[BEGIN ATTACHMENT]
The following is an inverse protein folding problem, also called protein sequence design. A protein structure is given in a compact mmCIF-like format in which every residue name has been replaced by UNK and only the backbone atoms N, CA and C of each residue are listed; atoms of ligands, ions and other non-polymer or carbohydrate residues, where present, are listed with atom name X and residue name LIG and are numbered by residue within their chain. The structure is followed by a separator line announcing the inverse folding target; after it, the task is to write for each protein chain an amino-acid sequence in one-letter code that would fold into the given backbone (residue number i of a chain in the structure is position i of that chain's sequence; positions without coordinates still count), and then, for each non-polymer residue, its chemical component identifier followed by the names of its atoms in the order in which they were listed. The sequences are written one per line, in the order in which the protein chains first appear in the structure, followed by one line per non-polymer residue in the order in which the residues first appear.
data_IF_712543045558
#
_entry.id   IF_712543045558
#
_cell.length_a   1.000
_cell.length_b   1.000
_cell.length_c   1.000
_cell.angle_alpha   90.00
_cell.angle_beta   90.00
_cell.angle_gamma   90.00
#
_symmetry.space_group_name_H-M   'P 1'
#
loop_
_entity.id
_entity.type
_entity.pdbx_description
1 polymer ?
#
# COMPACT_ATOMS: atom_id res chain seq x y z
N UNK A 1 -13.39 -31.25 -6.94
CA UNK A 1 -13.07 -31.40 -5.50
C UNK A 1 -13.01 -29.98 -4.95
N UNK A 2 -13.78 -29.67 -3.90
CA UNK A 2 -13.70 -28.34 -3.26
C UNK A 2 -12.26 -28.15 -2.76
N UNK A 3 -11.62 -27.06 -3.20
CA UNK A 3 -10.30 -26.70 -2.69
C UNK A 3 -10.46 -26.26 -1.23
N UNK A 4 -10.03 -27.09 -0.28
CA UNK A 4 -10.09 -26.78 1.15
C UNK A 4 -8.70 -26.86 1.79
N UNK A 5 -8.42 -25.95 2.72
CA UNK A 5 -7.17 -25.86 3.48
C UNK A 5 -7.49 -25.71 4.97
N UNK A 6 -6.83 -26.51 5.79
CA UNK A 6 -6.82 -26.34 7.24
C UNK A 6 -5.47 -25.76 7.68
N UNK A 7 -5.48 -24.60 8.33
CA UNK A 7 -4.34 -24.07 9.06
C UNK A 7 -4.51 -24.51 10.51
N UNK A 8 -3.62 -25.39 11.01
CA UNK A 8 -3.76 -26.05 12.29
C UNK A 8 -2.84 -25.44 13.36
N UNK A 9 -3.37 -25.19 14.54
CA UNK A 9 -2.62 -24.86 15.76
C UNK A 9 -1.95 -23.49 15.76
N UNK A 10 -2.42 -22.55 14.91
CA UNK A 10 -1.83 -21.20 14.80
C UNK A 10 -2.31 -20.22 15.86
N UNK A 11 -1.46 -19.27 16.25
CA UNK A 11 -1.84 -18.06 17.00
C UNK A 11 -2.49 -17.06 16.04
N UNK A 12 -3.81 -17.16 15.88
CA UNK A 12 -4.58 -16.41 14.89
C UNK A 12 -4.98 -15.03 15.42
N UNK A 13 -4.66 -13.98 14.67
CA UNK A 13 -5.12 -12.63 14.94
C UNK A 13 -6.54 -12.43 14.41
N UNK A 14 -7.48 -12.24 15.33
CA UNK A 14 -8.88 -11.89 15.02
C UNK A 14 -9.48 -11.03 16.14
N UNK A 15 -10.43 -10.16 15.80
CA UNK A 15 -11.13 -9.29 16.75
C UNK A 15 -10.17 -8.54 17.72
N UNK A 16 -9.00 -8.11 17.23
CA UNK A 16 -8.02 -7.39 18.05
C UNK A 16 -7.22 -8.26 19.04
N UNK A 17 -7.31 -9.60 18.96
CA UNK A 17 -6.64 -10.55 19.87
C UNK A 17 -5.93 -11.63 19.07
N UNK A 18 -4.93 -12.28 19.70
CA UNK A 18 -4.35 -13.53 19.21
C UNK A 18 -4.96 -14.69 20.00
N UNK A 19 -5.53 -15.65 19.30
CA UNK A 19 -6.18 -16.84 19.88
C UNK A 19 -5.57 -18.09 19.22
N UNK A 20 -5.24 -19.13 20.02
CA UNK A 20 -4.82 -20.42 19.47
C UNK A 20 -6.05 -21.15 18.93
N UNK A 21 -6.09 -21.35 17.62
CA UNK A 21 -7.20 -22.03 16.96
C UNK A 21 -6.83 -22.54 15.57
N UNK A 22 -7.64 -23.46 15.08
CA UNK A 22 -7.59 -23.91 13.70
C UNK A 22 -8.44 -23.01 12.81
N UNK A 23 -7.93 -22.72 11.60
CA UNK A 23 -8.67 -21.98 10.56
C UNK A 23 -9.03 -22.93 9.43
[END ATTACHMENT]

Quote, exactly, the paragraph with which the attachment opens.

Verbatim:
The following is an inverse protein folding problem, also called protein sequence design. A protein structure is given in a compact mmCIF-like format in which every residue name has been replaced by UNK and only the backbone atoms N, CA and C of each residue are listed; atoms of ligands, ions and other non-polymer or carbohydrate residues, where present, are listed with atom name X and residue name LIG and are numbered by residue within their chain. The structure is followed by a separator line announcing the inverse folding target; after it, the task is to write for each protein chain an amino-acid sequence in one-letter code that would fold into the given backbone (residue number i of a chain in the structure is position i of that chain's sequence; positions without coordinates still count), and then, for each non-polymer residue, its chemical component identifier followed by the names of its atoms in the order in which they were listed. The sequences are written one per line, in the order in which the protein chains first appear in the structure, followed by one line per non-polymer residue in the order in which the residues first appear.